Ah! I forgot to fill out the spam protection and lost most of my response. However you should receive a similiar email in about 30 minutes. Thanks.

  8. I hope you don’t misinterpret the “new commenter saying how awesome this is” as smoke, but I’m a new commenter, and this is just a phenomenal piece. I’m three entries in, and am learning a lot and really enjoying myself at the time — win, win.

    But I had an observation/criticism/question. A couple of times so far, I notice that you will take non-random sub-samples of your data at the player level and then use that sub-sample for further analysis. In this post, it’s when you created the PV statistic based on five players — “Dennis Rodman, Dwight Howard, Tim Duncan, David Robinson, and Hakeem Olajuwon” to create a 60 season sub-sample. Why these? You write, “I picked these names to represent top-level rebounders in a variety of different situations (and though these are somewhat arbitrary, this analysis doesn’t require a large sample).”

    My concern is that you are introducing spurious correlation between rebounding, time on the court, and overall shot accuracy (team share rebounding) because of the “conditioning on a collider” problem. (You’ve no doubt seen this nice explanation of it by Gabriel Rossman but if not, it’s great and I use it now in my causal inference class every semester).

    Here’s my graphical representation of the problem.

    1. f(M,A,R) –> S
    2. g(M,A) –> R

    Where “R” is the player’s rebounding rate, “M” is number of minutes on the court in a game, “A” is the overall accuracy of players taking shots, “f” is a function that determines “top-level rebounders in a variety of different situations and “g” relates minutes and accuracy to rebounding itself. The “S” variable is the sample of five players, or the “top-level rebounders in a variety of different situations”.

    So notice, while there is some joint correlation between M and A and R, which needs to be adjusted for so that some pure measure of R can be determined which conditions on those omitted variables, you are conditioning on top R individuals. Therefore you are conditioning on low A (player inaccurate shooting) and high M (minutes in the game) values.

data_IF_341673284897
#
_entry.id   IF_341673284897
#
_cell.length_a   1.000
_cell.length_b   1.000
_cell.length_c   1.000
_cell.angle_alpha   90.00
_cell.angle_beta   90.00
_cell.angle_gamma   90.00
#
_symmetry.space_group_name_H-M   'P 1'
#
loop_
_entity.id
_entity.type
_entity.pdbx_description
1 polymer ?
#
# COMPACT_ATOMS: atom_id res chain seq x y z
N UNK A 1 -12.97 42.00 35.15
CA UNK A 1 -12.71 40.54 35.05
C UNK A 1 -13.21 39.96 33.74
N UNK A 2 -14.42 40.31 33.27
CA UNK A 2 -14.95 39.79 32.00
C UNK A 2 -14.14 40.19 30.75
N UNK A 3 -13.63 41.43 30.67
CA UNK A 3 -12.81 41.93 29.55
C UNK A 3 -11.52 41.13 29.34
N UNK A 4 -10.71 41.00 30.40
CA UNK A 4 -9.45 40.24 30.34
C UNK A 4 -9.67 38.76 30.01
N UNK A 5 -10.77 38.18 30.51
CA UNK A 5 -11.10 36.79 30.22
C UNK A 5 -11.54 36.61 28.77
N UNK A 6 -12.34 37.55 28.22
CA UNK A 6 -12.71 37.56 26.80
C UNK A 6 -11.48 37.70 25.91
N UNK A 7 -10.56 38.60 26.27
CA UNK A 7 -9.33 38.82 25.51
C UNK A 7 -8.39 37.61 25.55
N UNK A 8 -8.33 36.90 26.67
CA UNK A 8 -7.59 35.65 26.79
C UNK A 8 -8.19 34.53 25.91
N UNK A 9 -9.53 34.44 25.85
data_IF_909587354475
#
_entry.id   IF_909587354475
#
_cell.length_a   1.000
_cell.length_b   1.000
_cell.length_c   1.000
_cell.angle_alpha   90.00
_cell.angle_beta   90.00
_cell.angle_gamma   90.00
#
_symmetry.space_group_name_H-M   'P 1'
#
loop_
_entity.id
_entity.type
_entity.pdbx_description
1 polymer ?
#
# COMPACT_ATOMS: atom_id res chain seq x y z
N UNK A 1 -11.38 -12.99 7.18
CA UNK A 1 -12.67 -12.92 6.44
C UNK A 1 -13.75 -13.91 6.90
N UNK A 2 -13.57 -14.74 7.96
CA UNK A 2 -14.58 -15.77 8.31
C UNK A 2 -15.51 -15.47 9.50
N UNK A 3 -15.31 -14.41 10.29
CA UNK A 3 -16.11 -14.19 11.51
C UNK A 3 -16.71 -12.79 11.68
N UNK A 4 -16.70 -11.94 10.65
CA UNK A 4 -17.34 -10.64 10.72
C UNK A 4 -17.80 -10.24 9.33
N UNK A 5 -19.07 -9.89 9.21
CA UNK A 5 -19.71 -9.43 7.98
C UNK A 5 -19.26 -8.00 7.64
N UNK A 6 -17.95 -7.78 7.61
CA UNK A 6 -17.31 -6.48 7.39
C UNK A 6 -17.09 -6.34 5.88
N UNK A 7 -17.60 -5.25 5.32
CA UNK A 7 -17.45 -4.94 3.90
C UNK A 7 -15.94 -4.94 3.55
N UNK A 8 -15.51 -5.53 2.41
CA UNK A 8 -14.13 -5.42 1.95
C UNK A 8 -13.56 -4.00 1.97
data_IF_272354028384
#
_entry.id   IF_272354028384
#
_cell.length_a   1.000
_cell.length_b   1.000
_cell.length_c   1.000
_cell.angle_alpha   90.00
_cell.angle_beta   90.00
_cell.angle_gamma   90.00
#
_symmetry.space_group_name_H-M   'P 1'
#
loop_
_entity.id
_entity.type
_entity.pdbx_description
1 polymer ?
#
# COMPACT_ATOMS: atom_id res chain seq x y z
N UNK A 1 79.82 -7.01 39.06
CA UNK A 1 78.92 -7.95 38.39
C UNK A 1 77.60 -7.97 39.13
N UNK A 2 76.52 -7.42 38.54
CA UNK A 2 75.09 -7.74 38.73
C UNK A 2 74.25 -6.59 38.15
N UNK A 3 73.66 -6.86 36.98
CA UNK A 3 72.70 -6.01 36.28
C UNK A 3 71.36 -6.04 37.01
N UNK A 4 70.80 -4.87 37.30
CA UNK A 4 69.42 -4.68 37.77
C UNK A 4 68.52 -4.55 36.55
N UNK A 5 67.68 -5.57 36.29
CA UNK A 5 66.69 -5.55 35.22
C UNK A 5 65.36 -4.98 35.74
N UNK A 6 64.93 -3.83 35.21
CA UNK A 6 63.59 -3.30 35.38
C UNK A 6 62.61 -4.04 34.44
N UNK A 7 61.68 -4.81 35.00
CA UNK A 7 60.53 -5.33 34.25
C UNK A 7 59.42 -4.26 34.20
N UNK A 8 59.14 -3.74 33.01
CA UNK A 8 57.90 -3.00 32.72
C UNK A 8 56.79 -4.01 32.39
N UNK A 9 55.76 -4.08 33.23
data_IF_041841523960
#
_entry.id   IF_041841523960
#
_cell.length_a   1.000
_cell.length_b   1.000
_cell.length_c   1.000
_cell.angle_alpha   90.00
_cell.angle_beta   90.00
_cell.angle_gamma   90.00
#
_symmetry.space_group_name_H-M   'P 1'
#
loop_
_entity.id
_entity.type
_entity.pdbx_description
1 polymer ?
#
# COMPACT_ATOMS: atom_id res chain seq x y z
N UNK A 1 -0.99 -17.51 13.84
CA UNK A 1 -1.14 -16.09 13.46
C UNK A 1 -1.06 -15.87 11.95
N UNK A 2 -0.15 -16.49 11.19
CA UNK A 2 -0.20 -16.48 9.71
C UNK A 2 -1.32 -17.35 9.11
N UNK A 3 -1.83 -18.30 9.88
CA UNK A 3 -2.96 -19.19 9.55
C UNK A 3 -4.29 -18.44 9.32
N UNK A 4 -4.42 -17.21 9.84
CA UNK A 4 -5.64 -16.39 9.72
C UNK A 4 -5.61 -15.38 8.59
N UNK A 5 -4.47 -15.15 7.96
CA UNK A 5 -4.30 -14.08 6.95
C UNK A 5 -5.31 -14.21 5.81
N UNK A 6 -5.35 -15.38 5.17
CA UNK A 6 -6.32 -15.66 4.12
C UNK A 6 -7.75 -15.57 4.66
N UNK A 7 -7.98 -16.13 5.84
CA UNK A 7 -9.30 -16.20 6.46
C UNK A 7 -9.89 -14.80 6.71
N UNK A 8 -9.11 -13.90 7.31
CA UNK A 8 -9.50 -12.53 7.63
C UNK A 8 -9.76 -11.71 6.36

I’m not exactly sure what to expect from this, except that if you draw out these two equations using a directed acyclical graphical model (DAG), you’ll see that when you condition on the sub-sample, you will have opened a backdoor path between R, A and M which is equivalent to introducing spurious correlations across these variables. I’m not sure we can say either that in doing so that you are preserving the ordering that you’re trying to model. Your PV variable is the ratio of (Player rebounds per team rebounds) and (Player minutes per team minutes).

    Maybe you’re fine, but I worry that this non-random selection still is not very transparent and at least raises some red flags. I wonder if you shouldn’t just do this for the entire sample and not a sub sample — particularly not a sub sample that is conditioning on the dependent variables of interest (R in this case).

    • Hi Scott, thanks for the response.

      The non-random selection for that “quick and dirty” model was entirely a function of me having to cut and paste data from basketball-reference at the time. I agree that it’s bad practice and would never do it these days (and you’ll see, later in the series, I move toward more “entire history of the league” datasets).

      However, the margin for error for this analysis is so huge that I think the particular model is incidental and is provided mainly as an example of how estimating old RB%’s isn’t nearly as difficult as people make it out to be. In reality, any reasonable method you use to compare Rodman with Chamberlain and Russell will tell you the same thing: Rodman grabbed a much higher % of his available rebounds, and it’s not close.

  9. John says:

    All these graphical stats are bunch a baloney! Granted Dennis Rodman was a good rebounder, he is not in the same class as Wilt Chamberlain. If you are not asked to score and just stand around the basket to grab rebounds, who wouldn’t average 16 rebounds per game? If Charles Barkley didn’t average 20 points a game and was asked to just rebound, he would’ve averaged 20 rebounds per game.